U.S. net electricity generation increased by 4% in 2018, reaching a record high of 4,178 million megawatt hours, the Energy Information Administration reported on March 6.
The data comes from EIA’s Electric Power Monthly. According to EIA, 2018 was the first time that total utility-scale generation surpassed the pre-recession peak of 4,157 million MWh set in 2007.
“Weather is the primary driver of year-to-year fluctuations in electricity demand. The increased demand for electricity in 2018 — including record demand in the commercial and residential sectors — is largely attributable to cold winters and a hot summer,” EIA reported in its “Today in Energy” report.
EIA said that population-weighted cooling degree days, an indicator of warm weather and air conditioning demand, reached a record high in 2018. Heating degree days, the corresponding indicator of cold weather and space heating demand, were also higher in 2018 than in recent years.
According to EIA, about 87 percent of U.S. households cool their homes in the summer with air conditioning, and about 35 percent of homes use electricity as their primary heating source during the winter. “The hot summer and relatively cold winter months of 2018 contributed to increased retail electricity sales to the sector, up 6% from the previous year,” EIA said.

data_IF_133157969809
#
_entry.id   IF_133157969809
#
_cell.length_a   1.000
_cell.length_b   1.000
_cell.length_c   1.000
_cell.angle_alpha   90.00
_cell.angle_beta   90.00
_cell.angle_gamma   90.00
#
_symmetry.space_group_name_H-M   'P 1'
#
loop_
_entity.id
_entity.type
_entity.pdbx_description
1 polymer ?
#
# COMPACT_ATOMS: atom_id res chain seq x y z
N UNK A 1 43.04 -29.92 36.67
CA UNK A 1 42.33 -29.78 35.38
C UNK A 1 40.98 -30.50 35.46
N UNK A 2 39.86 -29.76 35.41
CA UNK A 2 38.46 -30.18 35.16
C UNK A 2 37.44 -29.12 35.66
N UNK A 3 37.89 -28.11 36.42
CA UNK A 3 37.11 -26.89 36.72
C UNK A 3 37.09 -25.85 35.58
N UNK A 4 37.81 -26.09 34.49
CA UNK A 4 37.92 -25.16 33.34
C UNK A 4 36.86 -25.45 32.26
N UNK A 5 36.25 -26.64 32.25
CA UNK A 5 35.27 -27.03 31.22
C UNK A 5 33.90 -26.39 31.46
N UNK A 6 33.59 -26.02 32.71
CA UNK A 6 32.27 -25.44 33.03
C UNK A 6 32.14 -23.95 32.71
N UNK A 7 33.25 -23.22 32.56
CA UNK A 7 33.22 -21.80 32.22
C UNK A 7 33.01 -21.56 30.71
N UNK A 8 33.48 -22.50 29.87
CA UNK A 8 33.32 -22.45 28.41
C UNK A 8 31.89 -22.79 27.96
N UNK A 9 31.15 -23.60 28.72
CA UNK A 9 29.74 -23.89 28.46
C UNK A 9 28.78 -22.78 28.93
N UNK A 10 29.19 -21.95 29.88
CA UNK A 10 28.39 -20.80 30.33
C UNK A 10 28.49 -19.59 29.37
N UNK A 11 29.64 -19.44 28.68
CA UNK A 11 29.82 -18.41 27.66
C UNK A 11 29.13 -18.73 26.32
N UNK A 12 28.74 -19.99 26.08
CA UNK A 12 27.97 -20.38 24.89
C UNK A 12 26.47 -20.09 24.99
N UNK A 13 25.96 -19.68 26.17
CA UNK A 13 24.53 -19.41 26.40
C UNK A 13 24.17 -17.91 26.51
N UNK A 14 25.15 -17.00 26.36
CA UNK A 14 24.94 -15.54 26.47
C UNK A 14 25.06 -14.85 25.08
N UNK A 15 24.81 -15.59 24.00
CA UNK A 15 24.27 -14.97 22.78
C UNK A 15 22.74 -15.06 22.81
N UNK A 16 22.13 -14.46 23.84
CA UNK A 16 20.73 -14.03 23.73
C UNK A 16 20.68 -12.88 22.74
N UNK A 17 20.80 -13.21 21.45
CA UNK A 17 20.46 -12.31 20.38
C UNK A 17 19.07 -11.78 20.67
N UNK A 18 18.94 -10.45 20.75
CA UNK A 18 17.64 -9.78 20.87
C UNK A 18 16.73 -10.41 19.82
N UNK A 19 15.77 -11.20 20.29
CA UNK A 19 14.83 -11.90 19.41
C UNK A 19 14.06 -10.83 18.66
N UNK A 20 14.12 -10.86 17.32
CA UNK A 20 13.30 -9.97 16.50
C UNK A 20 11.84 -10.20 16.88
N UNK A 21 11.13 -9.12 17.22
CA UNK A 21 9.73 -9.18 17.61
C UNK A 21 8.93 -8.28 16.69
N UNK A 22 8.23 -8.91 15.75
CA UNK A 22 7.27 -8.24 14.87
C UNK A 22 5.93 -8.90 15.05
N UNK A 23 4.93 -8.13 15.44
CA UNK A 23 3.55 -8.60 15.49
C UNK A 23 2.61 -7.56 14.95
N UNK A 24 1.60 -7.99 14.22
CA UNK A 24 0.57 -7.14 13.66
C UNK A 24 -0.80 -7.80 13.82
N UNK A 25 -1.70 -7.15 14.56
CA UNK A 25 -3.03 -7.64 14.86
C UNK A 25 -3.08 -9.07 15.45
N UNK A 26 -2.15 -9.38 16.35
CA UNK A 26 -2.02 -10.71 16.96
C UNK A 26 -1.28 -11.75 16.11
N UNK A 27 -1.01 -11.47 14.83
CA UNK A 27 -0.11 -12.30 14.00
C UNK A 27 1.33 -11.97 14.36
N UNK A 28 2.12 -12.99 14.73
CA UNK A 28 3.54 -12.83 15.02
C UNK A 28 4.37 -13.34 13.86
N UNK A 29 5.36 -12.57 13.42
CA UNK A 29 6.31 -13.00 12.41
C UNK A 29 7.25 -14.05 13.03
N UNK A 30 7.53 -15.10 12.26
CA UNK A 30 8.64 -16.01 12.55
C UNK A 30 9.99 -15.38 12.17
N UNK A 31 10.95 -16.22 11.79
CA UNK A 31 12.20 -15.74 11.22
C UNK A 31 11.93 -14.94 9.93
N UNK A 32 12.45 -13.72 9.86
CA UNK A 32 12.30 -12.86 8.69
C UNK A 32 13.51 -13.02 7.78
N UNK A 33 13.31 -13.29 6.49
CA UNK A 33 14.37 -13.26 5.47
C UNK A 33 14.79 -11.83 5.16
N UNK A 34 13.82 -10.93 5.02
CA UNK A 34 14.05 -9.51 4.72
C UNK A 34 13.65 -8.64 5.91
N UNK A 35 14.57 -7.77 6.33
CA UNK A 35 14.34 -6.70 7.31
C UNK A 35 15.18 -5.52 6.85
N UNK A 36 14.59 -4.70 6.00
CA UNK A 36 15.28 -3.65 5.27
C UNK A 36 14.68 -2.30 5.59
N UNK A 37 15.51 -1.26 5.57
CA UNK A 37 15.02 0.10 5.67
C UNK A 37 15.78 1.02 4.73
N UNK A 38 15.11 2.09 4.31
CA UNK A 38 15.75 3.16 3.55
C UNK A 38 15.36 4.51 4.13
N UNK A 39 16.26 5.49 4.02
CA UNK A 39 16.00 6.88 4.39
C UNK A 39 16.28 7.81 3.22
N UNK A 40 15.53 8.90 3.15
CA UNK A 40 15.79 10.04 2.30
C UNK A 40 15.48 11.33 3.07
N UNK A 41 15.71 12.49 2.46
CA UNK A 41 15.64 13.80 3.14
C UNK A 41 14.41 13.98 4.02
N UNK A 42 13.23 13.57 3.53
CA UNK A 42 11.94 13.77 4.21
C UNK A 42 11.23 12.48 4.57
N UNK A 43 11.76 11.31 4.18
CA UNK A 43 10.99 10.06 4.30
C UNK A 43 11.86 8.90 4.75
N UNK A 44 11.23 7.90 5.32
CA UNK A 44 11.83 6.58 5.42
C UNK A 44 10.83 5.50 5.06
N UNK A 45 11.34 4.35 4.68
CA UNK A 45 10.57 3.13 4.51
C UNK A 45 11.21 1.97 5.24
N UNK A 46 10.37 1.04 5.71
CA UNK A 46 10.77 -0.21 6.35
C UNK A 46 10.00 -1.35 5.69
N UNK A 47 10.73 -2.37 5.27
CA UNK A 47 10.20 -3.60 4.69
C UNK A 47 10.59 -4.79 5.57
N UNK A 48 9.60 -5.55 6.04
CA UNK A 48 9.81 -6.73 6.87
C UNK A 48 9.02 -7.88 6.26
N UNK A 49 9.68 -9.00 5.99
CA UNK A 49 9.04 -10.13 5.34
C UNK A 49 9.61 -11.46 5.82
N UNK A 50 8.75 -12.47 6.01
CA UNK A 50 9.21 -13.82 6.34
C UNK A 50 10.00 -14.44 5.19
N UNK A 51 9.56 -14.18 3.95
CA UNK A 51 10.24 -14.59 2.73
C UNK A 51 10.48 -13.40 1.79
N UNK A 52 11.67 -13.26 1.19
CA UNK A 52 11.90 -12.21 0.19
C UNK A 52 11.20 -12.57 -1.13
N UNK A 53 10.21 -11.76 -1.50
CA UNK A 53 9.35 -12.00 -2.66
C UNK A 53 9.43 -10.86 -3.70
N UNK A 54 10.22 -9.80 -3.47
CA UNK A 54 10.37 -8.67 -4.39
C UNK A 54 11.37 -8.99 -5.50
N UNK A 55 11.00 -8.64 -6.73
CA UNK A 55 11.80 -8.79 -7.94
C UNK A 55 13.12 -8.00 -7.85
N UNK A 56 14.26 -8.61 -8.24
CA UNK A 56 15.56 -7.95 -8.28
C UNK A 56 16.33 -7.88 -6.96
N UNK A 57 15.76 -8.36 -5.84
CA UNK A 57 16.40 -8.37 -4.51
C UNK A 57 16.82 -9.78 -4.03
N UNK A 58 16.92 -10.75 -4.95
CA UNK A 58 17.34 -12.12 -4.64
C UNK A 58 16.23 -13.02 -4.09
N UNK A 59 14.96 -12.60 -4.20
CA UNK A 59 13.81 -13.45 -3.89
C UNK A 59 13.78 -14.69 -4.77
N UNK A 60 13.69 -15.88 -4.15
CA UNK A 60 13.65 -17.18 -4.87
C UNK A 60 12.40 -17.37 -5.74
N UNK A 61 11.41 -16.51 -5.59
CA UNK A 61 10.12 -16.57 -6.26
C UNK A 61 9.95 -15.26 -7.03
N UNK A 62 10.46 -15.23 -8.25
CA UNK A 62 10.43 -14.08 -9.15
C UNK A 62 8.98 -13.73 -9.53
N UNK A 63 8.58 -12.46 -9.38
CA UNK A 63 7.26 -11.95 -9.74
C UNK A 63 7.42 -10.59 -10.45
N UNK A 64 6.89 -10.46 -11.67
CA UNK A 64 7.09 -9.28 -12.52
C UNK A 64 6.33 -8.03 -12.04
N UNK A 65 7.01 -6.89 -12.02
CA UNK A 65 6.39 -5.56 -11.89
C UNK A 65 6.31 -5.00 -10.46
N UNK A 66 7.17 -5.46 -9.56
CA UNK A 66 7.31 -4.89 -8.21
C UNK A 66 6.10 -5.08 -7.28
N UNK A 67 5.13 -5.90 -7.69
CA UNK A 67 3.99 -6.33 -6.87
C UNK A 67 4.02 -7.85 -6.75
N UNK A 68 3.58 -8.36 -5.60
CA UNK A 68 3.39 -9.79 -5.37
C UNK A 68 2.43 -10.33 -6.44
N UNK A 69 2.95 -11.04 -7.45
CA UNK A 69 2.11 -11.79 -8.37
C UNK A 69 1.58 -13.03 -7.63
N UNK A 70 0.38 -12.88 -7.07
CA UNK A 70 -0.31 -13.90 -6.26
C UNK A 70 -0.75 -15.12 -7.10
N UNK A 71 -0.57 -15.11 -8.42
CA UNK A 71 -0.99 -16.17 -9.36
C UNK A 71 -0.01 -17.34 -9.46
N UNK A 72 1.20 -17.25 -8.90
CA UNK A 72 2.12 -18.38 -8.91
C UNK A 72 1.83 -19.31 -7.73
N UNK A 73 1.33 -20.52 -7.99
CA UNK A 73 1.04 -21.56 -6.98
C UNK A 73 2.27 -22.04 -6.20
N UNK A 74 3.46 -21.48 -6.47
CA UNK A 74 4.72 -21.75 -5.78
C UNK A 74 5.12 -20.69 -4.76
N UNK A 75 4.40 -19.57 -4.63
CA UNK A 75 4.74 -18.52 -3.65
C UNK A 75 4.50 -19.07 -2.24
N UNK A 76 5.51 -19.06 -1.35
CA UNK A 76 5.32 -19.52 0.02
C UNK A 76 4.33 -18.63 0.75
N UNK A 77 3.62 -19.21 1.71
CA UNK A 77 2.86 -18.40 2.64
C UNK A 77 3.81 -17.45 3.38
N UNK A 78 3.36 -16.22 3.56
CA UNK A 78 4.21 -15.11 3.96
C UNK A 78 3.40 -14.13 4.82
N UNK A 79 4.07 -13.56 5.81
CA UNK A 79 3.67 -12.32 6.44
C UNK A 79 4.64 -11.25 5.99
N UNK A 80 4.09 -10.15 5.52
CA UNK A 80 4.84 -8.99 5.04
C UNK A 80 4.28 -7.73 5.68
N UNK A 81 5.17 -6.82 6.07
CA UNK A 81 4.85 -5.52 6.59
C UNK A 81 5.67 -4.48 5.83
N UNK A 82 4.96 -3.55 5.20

Electricity use in commercial buildings is also affected by the weather but to a lesser degree, the federal agency said, adding that electricity sales to the commercial sector last year increased 2% from 2017.
“Electricity use in the industrial sector has been relatively unchanged in recent years, with 2018 electricity sales to this sector 3% lower than in 2017,” EIA said.
The remaining sales of electricity EIA tracks are used in transportation and routinely account for less than a quarter of a percent of sales.
In the long term, EIA projects that electricity consumption will continue to grow but at a slower pace than in recent decades.
Economic and population growth are the primary drivers of rising electricity demand, with the number of households growing 0.7% per year and commercial floorspace increasing 1.0% per year from 2018 through 2050 in EIA’s Annual Energy Outlook 2019 Reference case, EIA said.
Electricity sales to the residential and commercial sectors are expected to grow more slowly, at 0.4% and 0.5%, respectively, as improvements in technology and energy efficiency standards moderate electricity consumption growth.